No one wants to be told it’s time to close their business, but at some point, it’s likely you will have a client who needs to be given this disappointing news.
Given the realities of the COVID-19 pandemic, you are undoubtably faced with clients who have business closures. The lack of control and uncertainty makes advising clients a daunting task. As the tax and accounting professional, all you can do is peer into the void, and quantify the benefits and burdens of remaining open versus closing. Without knowing when this pandemic will be over or the changes that will become a permanent part of the business environment, it is imperative that your clients fully understand not only what options they have, but the high degree of uncertainty underlying all alternatives.
Clients often seek objective advise from us; they need to understand that our advice is more subjective than objective. As a result, more time than normal needs to be spent setting assumptions, analyzing uncertainties, and identifying re-evaluation points. Your clients need to appreciate the fragility of your advice and embrace the fact that the assumptions used to develop options may likely prove in time to be inaccurate. At some point, this crisis will be in the rear-view mirror, but until then, its effects must be contemplated and your clients must remain agile to flex with changing realities.
How you can help
Most likely, from the first day your client’s business opened, it was a source of great pride and joy. It fed and clothed their family. It was their child, born of an idea, nurtured into reality and shepherded into maturity. It was part of their identity – the focus of their life.
Now, your client is in your office to discuss their business woes, and you realize it may be time for them to close. However, don’t be reactionary; take time to assess the situation by focusing on the following:
#1: What are the business or personal factors that make you think your client should consider closing their business?
- Is the business losing money and not be able to recover?
- Are debts out of control?
- COVID-19 aside, is the owner tired of the daily grind?
- Are there events in the owner’s personal life pushing the business closure?
#2: What alternatives are available to the owner?
- Is there any chance the business could be turned around?
- Does the owner have the will to stay in business, if that is a viable option?
- Could the business be sold?
- Are changes required to make the business a viable candidate for sale, and is there time to implement those changes?
- Does the business have a succession plan?
#3: What are the consequences of closing the business?
- Does the owner have adequate resources to live or find another means of support?
- Will the employees have an opportunity to find other employment, or can they be provided with severance benefits?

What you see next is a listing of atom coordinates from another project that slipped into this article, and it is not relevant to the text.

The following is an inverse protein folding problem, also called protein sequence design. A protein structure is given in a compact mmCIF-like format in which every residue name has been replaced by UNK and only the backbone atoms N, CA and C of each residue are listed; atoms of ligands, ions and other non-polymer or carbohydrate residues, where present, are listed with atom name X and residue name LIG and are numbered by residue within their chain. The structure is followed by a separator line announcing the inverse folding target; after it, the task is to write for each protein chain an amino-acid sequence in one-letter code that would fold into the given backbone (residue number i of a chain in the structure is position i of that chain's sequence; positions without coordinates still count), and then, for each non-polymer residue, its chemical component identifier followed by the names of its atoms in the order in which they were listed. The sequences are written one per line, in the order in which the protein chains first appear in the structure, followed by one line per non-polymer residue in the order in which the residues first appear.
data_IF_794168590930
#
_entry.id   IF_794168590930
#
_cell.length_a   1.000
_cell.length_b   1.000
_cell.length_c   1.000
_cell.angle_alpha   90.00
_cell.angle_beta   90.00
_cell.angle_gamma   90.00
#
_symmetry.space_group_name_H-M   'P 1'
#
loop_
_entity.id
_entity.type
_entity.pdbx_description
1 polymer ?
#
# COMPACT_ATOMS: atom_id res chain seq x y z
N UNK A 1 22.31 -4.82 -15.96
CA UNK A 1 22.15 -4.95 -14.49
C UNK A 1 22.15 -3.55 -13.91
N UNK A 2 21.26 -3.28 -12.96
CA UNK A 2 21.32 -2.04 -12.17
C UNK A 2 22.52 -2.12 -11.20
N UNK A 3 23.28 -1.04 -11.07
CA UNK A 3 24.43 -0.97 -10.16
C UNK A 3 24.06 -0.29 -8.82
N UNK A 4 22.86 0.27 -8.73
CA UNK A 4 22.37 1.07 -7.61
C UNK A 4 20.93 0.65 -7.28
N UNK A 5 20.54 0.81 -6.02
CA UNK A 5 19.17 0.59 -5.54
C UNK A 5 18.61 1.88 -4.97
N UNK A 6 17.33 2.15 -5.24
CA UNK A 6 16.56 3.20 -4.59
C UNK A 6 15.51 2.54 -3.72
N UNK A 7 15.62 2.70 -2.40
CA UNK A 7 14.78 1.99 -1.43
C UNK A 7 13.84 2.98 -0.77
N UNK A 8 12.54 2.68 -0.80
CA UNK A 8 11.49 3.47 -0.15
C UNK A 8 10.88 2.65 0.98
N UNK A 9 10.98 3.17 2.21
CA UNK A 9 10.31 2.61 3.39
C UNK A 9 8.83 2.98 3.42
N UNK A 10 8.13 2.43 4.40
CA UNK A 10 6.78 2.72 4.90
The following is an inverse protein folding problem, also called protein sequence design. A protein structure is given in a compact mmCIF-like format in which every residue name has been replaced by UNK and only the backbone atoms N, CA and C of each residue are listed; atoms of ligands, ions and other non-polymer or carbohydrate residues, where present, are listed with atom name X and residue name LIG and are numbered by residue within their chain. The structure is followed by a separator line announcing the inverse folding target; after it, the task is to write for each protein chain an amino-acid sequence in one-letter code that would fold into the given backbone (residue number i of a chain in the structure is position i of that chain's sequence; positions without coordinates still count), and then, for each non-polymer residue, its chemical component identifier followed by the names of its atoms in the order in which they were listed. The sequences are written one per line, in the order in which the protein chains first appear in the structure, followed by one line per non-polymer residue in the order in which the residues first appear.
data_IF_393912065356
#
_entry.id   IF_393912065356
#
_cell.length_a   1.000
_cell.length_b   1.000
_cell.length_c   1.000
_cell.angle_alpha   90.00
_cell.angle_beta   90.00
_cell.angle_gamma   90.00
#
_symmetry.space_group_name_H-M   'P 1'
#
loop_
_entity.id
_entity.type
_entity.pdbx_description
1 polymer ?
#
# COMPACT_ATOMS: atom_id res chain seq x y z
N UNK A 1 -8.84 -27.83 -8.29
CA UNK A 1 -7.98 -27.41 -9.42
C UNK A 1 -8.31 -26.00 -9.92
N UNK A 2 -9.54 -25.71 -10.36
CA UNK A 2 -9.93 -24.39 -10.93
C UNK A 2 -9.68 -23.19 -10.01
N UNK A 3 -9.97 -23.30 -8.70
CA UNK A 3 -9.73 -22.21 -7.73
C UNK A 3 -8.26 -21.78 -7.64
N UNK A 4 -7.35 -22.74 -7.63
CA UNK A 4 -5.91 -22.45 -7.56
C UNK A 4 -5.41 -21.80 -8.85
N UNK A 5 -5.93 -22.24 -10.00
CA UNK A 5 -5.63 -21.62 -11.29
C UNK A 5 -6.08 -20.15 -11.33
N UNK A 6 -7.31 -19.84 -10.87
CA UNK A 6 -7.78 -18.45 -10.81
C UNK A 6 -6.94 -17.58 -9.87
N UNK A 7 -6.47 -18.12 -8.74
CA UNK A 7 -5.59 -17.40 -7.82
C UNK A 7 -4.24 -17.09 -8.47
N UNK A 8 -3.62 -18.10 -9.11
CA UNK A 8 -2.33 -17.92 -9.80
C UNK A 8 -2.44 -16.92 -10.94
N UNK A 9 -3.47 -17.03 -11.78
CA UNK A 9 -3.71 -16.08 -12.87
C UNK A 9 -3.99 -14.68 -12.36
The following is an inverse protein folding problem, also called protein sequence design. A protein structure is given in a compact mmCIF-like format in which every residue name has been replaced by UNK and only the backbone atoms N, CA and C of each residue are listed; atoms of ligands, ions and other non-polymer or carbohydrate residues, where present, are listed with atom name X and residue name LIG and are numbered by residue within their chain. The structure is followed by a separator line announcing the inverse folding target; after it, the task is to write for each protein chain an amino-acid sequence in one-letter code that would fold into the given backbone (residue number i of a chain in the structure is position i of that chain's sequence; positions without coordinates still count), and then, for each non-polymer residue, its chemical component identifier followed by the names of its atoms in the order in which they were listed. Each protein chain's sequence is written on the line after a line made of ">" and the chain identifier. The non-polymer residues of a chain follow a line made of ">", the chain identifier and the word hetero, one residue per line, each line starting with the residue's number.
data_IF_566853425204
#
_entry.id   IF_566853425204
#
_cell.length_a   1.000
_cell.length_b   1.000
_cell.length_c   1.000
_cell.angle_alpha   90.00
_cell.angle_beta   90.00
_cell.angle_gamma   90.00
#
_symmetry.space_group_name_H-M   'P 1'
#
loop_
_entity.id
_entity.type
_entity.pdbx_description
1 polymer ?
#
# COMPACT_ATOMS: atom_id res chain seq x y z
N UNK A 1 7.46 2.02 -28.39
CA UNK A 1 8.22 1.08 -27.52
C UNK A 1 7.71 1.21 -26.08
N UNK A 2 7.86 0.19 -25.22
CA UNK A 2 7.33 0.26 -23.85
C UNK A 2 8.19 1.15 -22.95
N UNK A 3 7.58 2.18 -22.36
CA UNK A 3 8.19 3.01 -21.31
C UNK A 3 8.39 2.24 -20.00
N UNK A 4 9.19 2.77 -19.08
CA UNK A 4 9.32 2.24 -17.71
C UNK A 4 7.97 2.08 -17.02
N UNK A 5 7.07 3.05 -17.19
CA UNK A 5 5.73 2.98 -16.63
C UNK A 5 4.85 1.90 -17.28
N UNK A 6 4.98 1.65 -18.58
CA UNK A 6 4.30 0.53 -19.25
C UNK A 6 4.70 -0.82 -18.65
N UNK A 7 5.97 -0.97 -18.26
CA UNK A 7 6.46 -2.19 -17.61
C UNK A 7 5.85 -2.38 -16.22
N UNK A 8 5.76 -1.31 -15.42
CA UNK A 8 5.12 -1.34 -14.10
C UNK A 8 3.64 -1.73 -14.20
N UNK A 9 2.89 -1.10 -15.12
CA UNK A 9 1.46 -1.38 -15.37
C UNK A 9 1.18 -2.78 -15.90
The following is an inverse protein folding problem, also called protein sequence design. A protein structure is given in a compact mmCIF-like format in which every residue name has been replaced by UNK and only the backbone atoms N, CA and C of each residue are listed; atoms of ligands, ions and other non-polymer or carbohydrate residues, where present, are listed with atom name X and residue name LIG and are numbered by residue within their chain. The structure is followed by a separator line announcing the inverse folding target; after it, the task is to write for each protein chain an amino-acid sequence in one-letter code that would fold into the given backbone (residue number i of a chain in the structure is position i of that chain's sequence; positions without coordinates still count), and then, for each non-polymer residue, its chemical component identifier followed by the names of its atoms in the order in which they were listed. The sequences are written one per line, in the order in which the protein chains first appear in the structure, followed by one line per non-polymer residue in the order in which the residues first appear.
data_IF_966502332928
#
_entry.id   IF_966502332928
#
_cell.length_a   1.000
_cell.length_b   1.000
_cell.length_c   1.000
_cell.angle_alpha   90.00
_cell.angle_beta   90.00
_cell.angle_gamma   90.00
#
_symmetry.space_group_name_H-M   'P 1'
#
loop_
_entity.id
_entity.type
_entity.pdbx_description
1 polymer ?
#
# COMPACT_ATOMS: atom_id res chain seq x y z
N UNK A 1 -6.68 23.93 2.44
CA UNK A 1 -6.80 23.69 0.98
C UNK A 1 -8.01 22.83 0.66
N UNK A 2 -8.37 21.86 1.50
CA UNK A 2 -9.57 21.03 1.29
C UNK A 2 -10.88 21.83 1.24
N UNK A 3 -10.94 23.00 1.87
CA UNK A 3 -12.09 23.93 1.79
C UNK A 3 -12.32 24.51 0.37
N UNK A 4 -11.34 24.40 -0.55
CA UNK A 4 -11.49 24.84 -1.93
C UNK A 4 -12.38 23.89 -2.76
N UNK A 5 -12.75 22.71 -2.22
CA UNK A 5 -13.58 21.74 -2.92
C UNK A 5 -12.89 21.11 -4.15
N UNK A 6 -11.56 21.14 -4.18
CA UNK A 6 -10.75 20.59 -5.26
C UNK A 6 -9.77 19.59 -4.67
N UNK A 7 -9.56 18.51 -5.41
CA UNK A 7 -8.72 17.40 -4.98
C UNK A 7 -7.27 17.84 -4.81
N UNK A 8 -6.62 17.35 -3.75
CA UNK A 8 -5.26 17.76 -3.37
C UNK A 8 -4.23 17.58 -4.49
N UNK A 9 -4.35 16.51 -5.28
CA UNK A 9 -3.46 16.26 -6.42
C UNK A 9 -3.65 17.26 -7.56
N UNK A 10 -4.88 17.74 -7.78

- Are there debts and residual liabilities requiring mitigation prior to business closure?
- Does the owner have personal liability for any business debts?
- Does the business have assets with liquidation value? Is there time to sell any assets, and are they encumbered by liens?
- Is it time to call the bankruptcy attorney?
At the end of the day, if the only viable option is to cease operations and close the doors, then it is up to you to break the bad news. Breaking bad news is not an easy thing to do, but here are some suggestions:
- Prepare yourself in advance. Familiarize yourself with your client’s situation. Using social distancing best practices, discuss in person, in a private, comfortable location. If you or your client are uncomfortable with a face to face meeting using appropriate precautions, the use of a video conferencing app could be employed.It is preferable to meet face to face because you want to experience all of your client’s reactions. Sometimes facial expressions and body movements can convey more than mere words. Prepare yourself emotionally for your client’s reactions.
- Communicate frankly and with compassion. Avoid euphemisms and technical jargon. Understand that silence is an acceptable response. Give your client time to process the message. Avoid the tendency to avoid moments of silence by talking. Encourage questions, offer comfort and reasonable hope.
- Summarize important facts, and provide a written summary to clarify the points discussed and agreed action. After you break the bad news, you can assume that your client will not hear everything that was said.
- Remain positive. You can be empathetic without being emotional. Avoid assessing blame or being critical. Now is not the time whip up emotions.
- Provide an action plan. Your client needs to know you are with them and they are not alone. They have you as their guide, their quarterback, and their advisor.
As the objective professional, it’s easy to be results driven, and simply lay out facts and solutions. When delivering bad news, it’s important to be client centered. Be sensitive to how your client reacts to what you are telling them. You need to identify issues, offer a concrete action plan and provide reasonable hope, all with confidence, compassion and empathy. Remember: how you talk to your client is as important as what you say. How you present bad news has a lot to do with the outcome.